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In book one, chapter VIII, of The Doctrine & Discipline of Divorce, it is written:

Upon these principles I answer, that a right beleever ought to divorce an idolatrous heretick unlesse upon better hopes: however, that it is in the beleevers choice to divorce or not.

The former part will be manifest thus; first, an apostate idolater whether husband or wife seducing was to die by the decree of God, Deut. 13. 6, 9. that mariage therfore God himself dis-joyns: for others born idolaters the morall reason of their dangerous keeping and the incommunicable antagony that is between Christ and Belial, will be sufficient to enforce the commandment of those two inspir’d reformers, Ezra and Nehemiah, to put an Idolater away as well under the Gospel.

The latter part, that although there be no seducement fear’d, yet if there be no hope giv’n, the divorce is lawfull, will appeare by this, that idolatrous marriage is still hatefull to God, therfore still it may be divorc’t by the patern of that warrant that Ezra had; and by the same everlasting reason: Neither can any man give an account wherefore, if those whom God joyns, no man may separate, it should not follow, that, whom he joyns not, but hates to joyn, those man ought to separate: but saith the Lawyer, that which ought not have been don, once don, avails. I answer, this is but a crotchet of the law, but that brought against it, is plain Scripture.

I tried to decode Milton, I read it:

[...]: Neither can any man give an account why, if those whom God joyns, no man may separate, it should not follow, that, whom he [God] does not join, but hates to join, those man ought to separate: but says the person in favour of the canon law, that which ought not have been done, once done, avails. I answer, this is but a crotchet of the law, but that brought against it, is plain Scripture.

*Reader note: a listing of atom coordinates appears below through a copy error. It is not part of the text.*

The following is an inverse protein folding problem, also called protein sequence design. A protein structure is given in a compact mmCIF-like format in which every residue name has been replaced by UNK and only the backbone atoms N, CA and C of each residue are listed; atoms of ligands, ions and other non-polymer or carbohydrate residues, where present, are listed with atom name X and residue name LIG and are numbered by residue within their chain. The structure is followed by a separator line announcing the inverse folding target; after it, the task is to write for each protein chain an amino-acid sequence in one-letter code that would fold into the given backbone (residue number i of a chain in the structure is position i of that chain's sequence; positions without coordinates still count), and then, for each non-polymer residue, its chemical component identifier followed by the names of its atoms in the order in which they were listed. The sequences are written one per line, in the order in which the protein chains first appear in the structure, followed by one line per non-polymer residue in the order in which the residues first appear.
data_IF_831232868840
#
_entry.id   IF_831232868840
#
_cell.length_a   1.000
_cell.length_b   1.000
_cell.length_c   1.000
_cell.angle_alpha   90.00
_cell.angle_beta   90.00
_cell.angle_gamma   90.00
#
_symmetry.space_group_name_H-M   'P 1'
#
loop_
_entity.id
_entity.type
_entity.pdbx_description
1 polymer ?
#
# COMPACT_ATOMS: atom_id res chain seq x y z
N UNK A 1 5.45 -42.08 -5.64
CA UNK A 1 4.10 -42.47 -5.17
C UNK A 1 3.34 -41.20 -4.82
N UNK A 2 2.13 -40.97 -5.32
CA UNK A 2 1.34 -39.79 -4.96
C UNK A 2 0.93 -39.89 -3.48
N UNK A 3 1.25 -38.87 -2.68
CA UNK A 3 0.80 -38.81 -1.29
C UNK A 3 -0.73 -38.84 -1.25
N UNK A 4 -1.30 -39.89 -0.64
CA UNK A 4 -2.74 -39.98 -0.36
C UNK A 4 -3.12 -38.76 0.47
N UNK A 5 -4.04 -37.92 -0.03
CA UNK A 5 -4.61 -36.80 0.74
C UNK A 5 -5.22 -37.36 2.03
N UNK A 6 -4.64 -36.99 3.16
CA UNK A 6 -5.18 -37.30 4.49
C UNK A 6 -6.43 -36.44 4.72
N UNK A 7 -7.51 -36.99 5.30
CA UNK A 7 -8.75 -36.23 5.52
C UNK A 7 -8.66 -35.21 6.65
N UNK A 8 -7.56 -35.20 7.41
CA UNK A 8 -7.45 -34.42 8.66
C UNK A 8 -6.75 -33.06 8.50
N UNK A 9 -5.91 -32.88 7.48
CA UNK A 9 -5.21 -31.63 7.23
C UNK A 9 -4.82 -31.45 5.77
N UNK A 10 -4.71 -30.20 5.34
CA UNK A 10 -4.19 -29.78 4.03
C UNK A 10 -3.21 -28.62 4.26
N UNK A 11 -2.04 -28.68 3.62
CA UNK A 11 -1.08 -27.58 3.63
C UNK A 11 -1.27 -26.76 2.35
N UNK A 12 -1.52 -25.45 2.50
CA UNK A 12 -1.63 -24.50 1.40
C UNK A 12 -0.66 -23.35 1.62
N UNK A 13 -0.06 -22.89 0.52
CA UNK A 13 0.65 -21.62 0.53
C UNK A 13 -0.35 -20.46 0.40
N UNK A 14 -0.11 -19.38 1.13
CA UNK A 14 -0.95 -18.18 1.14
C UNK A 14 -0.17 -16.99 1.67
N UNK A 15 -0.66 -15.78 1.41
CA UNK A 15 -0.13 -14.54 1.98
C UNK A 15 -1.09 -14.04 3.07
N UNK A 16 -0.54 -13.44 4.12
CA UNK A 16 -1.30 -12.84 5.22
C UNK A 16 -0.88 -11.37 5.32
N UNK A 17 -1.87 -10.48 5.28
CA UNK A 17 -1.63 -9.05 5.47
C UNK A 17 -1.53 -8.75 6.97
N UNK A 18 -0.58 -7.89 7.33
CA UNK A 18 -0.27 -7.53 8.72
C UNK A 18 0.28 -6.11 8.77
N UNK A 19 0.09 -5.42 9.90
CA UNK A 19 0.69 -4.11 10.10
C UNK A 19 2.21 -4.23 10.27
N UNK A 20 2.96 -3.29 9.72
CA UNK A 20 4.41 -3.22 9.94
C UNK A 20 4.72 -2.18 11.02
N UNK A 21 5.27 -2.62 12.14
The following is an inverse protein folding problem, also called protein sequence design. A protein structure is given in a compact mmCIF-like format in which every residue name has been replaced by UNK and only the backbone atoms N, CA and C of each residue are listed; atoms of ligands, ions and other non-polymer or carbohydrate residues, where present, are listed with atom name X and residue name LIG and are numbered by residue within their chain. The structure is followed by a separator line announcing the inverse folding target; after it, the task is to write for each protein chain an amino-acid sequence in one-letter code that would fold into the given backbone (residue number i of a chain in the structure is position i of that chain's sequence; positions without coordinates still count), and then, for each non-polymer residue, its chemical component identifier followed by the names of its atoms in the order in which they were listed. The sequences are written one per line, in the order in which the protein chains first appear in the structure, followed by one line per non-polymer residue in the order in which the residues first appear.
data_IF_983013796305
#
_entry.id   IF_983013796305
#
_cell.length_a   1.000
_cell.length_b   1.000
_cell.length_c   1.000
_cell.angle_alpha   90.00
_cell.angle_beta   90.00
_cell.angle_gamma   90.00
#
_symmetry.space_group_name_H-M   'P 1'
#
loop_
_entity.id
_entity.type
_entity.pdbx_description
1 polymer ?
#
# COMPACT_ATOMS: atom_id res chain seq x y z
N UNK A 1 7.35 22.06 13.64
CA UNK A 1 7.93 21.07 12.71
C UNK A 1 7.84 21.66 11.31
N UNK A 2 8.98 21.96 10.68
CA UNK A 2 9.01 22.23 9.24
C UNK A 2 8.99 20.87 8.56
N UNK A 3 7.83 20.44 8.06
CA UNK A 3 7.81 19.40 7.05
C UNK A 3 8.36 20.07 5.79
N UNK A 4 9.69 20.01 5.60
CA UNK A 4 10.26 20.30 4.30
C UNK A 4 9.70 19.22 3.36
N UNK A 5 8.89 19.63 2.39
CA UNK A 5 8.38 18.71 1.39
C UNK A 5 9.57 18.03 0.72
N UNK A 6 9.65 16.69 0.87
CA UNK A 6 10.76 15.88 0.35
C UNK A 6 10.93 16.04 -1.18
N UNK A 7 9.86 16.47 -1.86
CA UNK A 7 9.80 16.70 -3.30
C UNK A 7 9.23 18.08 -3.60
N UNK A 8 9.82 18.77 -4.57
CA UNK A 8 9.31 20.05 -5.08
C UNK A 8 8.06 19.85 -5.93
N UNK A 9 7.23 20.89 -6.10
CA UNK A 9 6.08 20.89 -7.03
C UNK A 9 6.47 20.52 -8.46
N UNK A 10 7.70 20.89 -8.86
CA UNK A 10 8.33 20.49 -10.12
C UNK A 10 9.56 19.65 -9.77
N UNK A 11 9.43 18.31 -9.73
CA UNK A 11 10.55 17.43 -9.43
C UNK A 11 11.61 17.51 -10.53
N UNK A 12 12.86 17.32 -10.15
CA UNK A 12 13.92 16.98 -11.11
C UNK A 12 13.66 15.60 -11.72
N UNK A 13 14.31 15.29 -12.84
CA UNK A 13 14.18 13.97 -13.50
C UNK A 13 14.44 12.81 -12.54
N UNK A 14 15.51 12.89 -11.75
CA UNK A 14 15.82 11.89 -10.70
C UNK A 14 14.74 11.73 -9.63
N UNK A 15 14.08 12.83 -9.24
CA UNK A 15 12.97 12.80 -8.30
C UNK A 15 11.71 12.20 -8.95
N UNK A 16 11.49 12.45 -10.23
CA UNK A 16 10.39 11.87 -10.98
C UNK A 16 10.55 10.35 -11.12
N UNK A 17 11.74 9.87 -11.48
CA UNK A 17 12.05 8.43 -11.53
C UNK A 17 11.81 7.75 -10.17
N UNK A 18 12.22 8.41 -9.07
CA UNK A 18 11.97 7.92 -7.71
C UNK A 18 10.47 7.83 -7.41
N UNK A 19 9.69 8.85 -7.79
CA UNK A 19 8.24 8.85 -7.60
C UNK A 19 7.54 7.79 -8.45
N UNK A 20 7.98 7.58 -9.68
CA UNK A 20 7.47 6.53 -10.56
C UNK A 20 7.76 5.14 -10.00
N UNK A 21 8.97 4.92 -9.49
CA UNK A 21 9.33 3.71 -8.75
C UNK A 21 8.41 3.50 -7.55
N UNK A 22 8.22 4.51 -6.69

I looked up crotchet in Wiktionary, but the bolded phrase remains unclear to me. What does Milton mean by the crotchet of the law?

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  • 1
    Perhaps definition 4 'a whim or fancy' - we might say quirk nowadays. Jun 13, 2023 at 8:04
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    Merriam-Webster has "2 a: a highly individual and usually eccentric opinion or reference b : a peculiar trick or device" Definitely something along these lines.
    – Stuart F
    Jun 13, 2023 at 8:20
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    Related: literature.stackexchange.com/questions/24956/…
    – Gio
    Jun 13, 2023 at 10:25
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    Literally, the "crotchet" is a little crook or hook (as for example a shepherd's crook). The word has taken on many figurative meanings and variations. The musical note called a "crotchet", for example, had a hooked tail. A "crotchet" can be a piece of wood which has two parts at one end that turn away from one another, forming a "crotch", and with this meaning also a "crutch". In context this can be read as saying the lawyer is offering a mere crutch of law to support his position instead of relying upon scripture.
    – MetaEd
    Jun 13, 2023 at 21:24

3 Answers 3

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It is worth noting that crotchet has two distinct meanings that Milton may be employing here. Greybeard gives one of the meanings: a peculiar notion. However, Milton also may mean something more specific, construing an element of canon law as a single musical note compared to the weight of scripture he brings against it.

Shakespeare exhibits an earlier use of crotchet that has a similar play on words. In Much Ado About Nothing, Act 2, Scene 3, Don Pedro responds to Balthasar's modesty about his singing:

Why, these are very crotchets that he speaks;

Note, notes, forsooth, and nothing.

Don Pedro is both complimenting Balthasar (his arguments are already like song) and gently jesting with him (Balthasar's modesty is an odd idea or peculiar notion). Shakespeare can make this play on words with crotchet since crotchets were quarter notes in music, half a minim. (See OED def. 7.a.) That play with crotchet also accompanies further punning on note: take note (pay attention), use notes (sing), and it's only notes (nothing).